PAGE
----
The Upshot: In a 5-4 decision, the Court ruled that Javaid Iqbal, one of the hundreds of Muslims rounded up after 9/11 and allegedly subjected to harsh treatment, could not challenge his detention in Court because he could not prove he was mistreated. In effect, the ruling increased the pleading requirements for prisoners, which could make it more difficult for prisoners to bring civil rights complaints to court.

See no evil: In the majority opinion, Justice Kennedy wrote that a prison supervisor is not required to challenge discriminatory practices based on the "mere knowledge of his subordinate's discriminatory" actions.

The Upshot: In a 5-4 decision, the Court ruled that death row inmate William Osborne could not challenge his conviction with DNA technology invented after he was jailed. Senate Judiciary Committee Chairman Patrick Leahy (D-VT) said he was disappointed that the "narrow Supreme Court ruling denied access to post-conviction DNA testing for a defendant who wanted to prove his innocence."

Prove no evil: In his dissent, Justice Stevens criticized Roberts' ruling: "for reasons the State has been unable or unwilling to articulate, it refuses to allow Osborne to test the evidence at his own expense and to thereby ascertain the truth once and for all."

A commentary by two doctors in the current Journal of the American Medical Association suggests that it's time to differentiate between healthcare and health harm. Although the data are imprecise, the authors suggest the benefits delivered by US healthcare may not outweigh the aggregate harm imparted.

In other words, you can never have too much health. Yet your health can be harmed by the overuse of medicine or by the costs of funding healthcare.

How does that work? First there's direct harm from healthcare, including adverse physical and emotional effects from all the usual stuff associated with everything from excessive use to misdiagnoses to conflicting treatments.

Second, the authors suggest, there's indirect harm. This comes from the fact that healthcare costs increasingly divert resources from education, jobs, and environmental quality—all important determinants of your health.

Healthcare's objective should be to improve health, they say. Yet its primary emphasis has been on producing services. And fee-for-service payments tend to encourage the use of more treatments, new technologies, and extra testing. These additional services and their costs can actually harm health.

The fix? To begin with, study health harm to improve healthcare. Specifically, we need to understand the tradeoffs involved in healthcare interventions and expenditures in order to guide healthcare reform efforts. While more people need access to healthcare, that's not enough. Healthcare reform needs to improve how medicine is practiced: centering it on patients, organizing it around primary care, and curbing health harm, including excessive healthcare use and spending.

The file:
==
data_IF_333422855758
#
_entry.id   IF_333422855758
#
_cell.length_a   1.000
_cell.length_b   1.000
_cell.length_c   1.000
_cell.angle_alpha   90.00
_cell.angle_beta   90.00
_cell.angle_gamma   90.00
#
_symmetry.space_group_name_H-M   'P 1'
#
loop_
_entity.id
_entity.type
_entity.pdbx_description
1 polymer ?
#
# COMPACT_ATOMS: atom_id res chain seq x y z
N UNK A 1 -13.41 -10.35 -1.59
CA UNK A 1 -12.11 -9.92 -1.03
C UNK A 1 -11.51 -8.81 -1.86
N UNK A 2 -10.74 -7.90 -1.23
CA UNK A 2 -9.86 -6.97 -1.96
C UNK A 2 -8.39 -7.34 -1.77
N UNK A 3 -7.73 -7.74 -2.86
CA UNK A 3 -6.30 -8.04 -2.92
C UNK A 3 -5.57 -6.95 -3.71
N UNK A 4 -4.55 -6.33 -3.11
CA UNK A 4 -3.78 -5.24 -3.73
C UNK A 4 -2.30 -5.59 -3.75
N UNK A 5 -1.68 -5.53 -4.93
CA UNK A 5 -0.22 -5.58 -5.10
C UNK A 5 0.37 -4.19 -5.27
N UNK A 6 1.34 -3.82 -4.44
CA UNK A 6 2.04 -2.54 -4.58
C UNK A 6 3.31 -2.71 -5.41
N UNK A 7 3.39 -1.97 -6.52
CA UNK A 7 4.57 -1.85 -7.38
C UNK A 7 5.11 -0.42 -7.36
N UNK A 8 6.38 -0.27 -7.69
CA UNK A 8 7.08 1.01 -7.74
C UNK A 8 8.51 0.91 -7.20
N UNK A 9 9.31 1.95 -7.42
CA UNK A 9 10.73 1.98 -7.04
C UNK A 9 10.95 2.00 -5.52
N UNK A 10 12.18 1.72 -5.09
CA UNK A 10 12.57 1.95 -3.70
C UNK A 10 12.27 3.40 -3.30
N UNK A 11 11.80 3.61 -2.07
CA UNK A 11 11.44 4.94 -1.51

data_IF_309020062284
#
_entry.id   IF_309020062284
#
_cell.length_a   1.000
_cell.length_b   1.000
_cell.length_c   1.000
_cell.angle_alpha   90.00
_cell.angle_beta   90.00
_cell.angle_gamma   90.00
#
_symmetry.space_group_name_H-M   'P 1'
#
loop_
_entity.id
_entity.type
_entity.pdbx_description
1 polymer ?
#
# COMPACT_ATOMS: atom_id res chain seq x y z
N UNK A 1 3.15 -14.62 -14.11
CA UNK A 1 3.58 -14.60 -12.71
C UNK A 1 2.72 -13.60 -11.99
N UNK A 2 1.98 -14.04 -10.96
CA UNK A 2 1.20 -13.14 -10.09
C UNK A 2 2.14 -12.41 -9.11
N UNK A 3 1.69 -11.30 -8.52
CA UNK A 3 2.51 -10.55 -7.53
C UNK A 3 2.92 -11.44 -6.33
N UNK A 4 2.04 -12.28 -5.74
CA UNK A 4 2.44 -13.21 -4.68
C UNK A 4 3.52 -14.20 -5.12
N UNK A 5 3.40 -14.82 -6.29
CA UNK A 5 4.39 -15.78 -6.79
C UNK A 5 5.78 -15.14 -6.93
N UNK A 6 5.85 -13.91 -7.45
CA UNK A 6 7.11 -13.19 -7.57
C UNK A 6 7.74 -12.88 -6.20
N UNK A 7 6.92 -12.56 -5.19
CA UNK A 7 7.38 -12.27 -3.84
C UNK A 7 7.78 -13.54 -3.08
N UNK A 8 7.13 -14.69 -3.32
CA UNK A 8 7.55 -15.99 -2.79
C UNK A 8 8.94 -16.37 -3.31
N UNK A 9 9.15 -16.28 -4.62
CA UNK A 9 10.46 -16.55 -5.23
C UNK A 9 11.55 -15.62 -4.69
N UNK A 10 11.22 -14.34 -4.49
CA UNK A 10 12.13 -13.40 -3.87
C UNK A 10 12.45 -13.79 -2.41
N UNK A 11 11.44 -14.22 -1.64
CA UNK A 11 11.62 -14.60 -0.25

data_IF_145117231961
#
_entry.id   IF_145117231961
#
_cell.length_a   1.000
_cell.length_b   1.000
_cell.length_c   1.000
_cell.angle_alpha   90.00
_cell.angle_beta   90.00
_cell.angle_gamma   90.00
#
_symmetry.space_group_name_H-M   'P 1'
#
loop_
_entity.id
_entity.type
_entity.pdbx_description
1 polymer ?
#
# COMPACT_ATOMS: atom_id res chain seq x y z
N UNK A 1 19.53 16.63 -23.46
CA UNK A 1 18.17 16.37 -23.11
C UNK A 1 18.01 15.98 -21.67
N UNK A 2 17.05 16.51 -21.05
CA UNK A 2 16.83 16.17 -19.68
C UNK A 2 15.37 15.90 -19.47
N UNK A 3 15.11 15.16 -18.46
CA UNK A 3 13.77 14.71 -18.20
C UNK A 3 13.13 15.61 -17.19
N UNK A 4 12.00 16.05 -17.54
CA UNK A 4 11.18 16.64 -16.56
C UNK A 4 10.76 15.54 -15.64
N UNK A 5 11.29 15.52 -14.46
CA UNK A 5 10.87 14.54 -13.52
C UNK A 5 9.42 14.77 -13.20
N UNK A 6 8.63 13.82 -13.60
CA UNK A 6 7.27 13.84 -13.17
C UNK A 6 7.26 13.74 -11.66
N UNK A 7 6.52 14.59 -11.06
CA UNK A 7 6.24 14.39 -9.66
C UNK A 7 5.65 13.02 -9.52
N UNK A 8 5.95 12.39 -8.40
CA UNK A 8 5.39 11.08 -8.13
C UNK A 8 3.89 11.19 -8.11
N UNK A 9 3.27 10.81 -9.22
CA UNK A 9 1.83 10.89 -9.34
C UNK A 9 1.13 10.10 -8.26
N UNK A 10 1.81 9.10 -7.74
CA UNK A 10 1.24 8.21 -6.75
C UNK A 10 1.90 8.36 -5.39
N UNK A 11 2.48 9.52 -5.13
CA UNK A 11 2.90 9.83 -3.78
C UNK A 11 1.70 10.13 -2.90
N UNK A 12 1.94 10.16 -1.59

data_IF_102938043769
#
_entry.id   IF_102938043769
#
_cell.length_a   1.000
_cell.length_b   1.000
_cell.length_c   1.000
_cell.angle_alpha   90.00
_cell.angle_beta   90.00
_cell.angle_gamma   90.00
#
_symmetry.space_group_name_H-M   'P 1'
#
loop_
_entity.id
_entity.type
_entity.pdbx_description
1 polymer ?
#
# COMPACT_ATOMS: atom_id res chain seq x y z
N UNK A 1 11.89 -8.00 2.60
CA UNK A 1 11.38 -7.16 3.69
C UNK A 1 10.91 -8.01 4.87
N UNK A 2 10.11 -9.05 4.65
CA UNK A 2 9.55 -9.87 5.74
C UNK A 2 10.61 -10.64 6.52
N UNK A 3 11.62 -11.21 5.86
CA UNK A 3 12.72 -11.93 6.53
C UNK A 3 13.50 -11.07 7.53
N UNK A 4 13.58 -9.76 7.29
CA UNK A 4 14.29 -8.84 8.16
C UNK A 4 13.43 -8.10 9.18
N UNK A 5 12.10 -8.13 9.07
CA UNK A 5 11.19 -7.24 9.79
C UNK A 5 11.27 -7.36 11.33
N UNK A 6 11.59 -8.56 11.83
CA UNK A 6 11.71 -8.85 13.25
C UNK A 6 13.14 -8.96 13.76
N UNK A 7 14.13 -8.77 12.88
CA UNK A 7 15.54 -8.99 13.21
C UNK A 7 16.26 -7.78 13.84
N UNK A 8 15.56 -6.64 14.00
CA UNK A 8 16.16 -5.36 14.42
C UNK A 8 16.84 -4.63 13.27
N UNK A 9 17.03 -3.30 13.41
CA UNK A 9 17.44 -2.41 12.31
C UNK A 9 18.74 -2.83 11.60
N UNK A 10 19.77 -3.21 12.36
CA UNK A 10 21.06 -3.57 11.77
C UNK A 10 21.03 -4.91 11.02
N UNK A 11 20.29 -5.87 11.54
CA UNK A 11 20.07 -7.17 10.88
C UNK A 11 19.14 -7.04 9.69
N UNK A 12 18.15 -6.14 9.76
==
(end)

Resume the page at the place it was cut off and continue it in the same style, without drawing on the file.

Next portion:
How about this Rx: Fewer drugs, cleaner water, better air, healthful food, more exercise, education, jobs… 
 

Chart of the Day

Today's economic green shoot is the latest Case-Shiller report, which shows that although house prices are still declining, they're declining at a slower rate than before.  Hooray!

But Henry Blodget is right about this:

We're still talking about an astonishing rate of collapse....So the folks who use this slight moderation in the rate of decline to spin tales of a "bottom" or, worse, a "recovery" are smoking something.  Prices have at least another 10%-15% to fall, and they'll likely be falling for at least another year or two.

To show this graphically, I've helpfully extended the S&P chart Blodget includes in his post.  It's this simple: as long as the line is below zero, house prices are dropping.  And if price declines slow down at about the same rate they accelerated, it means we won't get back to zero until sometime in 2011.  Put even more simply: the price decline between 2007-2009 — which started slowly and then picked up steam — will probably be mirrored by the price decline between 2009-2011 — which started with a head of steam and will end up dropping ever more slowly until it finally flattens out.  And that price drop was about 25%.

So if anything, Blodget might be too optimistic.  We might still have 25% to go.